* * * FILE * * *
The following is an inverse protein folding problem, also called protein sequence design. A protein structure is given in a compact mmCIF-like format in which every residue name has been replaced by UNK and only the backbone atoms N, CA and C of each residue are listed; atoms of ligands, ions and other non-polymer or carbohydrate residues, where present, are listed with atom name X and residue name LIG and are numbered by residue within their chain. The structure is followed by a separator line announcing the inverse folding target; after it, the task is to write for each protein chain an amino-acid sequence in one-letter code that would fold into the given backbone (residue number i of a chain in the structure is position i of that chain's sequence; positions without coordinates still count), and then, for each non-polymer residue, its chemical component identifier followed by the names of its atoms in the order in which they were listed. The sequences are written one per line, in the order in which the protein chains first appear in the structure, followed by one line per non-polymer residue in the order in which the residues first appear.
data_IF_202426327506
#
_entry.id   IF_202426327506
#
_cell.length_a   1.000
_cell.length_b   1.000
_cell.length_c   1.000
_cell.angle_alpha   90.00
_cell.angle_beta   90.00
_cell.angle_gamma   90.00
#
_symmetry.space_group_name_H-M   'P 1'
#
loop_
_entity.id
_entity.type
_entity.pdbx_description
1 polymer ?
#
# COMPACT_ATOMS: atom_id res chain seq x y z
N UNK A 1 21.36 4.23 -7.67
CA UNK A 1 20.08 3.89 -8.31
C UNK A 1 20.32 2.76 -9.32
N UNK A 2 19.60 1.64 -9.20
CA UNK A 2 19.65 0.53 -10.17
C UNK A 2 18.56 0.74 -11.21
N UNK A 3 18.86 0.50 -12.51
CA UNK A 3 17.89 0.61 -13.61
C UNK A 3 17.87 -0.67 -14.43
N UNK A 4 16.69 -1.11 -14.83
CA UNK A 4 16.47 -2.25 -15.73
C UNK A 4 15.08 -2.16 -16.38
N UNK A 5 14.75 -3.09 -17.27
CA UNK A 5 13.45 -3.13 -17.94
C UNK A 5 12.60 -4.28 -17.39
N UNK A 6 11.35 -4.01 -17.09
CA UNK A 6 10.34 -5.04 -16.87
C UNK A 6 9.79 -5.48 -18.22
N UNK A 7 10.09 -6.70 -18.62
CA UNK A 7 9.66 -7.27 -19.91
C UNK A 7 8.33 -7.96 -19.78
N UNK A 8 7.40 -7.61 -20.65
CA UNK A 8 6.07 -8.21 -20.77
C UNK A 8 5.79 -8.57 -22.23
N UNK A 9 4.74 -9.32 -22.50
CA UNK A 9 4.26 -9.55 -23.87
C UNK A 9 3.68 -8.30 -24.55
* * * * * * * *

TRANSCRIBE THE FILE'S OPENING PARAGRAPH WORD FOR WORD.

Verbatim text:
The following is an inverse protein folding problem, also called protein sequence design. A protein structure is given in a compact mmCIF-like format in which every residue name has been replaced by UNK and only the backbone atoms N, CA and C of each residue are listed; atoms of ligands, ions and other non-polymer or carbohydrate residues, where present, are listed with atom name X and residue name LIG and are numbered by residue within their chain. The structure is followed by a separator line announcing the inverse folding target; after it, the task is to write for each protein chain an amino-acid sequence in one-letter code that would fold into the given backbone (residue number i of a chain in the structure is position i of that chain's sequence; positions without coordinates still count), and then, for each non-polymer residue, its chemical component identifier followed by the names of its atoms in the order in which they were listed. The sequences are written one per line, in the order in which the protein chains first appear in the structure, followed by one line per non-polymer residue in the order in which the residues first appear.